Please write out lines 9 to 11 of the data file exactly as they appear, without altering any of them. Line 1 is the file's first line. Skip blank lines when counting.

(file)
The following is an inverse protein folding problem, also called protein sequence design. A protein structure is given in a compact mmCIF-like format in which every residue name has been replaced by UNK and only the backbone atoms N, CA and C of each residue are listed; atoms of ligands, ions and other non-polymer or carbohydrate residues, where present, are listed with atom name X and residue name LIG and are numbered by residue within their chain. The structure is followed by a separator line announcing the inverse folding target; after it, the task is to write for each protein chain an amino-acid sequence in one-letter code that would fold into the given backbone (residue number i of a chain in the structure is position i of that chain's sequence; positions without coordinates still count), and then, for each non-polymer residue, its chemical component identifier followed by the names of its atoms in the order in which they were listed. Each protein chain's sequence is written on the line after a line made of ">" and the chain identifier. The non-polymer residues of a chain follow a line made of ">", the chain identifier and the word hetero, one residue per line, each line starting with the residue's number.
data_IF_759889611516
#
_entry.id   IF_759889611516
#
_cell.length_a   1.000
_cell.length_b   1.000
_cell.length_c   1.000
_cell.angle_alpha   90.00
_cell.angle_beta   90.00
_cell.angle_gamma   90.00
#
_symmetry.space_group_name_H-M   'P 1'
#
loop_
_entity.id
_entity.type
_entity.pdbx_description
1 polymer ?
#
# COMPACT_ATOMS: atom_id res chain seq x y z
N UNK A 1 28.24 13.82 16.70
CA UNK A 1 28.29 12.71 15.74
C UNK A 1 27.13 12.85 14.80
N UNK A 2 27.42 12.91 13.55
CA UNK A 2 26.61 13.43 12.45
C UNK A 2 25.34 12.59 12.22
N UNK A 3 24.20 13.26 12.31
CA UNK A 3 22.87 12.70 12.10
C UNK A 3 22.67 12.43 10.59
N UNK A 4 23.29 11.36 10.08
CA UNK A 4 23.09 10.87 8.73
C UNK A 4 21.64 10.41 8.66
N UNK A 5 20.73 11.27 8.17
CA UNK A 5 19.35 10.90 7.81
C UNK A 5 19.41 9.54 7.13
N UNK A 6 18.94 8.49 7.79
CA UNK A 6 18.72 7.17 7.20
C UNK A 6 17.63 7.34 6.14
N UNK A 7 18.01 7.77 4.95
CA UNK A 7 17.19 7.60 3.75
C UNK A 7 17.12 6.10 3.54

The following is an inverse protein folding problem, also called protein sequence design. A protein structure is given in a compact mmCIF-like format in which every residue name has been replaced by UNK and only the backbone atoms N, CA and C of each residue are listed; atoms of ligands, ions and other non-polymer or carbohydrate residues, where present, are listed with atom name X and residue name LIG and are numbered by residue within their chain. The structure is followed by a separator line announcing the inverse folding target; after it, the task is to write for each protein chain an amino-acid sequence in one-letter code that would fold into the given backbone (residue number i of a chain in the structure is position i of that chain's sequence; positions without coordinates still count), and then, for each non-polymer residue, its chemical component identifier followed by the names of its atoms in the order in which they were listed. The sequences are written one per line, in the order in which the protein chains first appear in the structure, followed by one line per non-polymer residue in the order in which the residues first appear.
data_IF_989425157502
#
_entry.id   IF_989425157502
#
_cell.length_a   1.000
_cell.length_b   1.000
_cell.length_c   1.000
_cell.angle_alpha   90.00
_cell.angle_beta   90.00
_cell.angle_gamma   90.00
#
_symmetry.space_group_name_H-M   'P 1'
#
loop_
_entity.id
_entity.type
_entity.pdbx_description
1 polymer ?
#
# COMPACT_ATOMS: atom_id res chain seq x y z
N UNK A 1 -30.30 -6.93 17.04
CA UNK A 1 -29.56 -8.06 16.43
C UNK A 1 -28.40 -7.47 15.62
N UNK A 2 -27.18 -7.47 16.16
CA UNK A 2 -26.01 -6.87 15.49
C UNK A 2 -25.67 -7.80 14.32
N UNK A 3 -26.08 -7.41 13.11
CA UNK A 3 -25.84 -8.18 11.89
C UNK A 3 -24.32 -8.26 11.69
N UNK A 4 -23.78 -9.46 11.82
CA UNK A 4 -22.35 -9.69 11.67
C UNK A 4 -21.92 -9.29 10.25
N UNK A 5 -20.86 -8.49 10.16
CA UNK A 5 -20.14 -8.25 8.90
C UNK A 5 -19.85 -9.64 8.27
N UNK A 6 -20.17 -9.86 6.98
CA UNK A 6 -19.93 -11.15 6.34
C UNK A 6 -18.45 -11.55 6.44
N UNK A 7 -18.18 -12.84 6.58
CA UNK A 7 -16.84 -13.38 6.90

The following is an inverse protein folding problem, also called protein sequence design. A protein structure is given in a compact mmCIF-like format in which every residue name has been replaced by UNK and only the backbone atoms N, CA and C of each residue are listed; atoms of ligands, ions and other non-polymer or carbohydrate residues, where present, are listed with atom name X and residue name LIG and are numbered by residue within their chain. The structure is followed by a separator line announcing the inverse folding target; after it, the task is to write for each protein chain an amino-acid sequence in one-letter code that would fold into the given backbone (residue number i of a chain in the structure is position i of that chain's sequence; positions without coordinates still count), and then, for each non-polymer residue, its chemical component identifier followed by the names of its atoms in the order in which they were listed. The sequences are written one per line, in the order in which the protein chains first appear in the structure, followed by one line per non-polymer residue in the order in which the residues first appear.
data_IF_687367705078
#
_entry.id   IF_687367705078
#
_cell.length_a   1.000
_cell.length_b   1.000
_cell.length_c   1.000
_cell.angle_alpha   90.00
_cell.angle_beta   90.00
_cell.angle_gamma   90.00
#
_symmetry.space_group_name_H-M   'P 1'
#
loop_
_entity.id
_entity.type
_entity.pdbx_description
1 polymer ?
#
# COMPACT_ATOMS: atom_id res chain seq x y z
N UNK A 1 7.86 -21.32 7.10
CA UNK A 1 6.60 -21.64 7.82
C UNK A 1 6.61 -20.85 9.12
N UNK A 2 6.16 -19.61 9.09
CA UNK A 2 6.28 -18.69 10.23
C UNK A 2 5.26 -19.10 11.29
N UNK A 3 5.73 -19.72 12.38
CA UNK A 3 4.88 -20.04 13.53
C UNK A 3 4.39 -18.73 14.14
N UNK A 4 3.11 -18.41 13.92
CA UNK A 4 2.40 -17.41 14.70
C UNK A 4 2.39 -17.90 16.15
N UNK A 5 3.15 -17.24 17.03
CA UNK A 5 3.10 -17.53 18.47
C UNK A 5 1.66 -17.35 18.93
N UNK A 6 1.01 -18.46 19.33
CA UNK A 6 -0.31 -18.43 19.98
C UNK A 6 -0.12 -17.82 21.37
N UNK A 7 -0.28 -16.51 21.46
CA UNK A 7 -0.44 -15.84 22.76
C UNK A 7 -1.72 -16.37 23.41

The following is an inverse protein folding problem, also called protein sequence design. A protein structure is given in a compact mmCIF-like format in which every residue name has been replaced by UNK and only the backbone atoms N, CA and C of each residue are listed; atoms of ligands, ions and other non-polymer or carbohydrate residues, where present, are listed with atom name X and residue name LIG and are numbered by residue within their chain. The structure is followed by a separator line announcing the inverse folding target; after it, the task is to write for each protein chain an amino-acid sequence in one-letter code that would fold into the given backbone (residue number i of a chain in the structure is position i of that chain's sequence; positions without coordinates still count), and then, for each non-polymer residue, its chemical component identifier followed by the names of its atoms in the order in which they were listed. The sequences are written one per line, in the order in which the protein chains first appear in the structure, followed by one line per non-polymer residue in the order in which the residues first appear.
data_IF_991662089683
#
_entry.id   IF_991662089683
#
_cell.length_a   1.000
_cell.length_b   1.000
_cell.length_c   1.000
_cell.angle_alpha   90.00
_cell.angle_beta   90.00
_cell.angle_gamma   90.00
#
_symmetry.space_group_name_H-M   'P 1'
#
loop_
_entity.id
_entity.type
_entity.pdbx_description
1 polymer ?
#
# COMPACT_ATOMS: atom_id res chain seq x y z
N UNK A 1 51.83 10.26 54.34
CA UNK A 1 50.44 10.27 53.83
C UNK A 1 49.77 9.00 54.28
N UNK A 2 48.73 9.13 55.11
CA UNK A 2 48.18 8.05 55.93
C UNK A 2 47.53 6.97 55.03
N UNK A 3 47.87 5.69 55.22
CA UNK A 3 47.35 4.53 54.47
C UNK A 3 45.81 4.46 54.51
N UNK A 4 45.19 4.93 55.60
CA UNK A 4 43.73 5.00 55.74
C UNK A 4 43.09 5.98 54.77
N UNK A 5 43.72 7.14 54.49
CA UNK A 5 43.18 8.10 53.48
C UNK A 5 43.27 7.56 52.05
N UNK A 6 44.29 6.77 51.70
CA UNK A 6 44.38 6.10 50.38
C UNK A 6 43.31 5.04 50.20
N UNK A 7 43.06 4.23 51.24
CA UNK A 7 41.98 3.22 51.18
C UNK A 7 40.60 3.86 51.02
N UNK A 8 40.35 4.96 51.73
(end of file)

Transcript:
_cell.angle_alpha   90.00
_cell.angle_beta   90.00
_cell.angle_gamma   90.00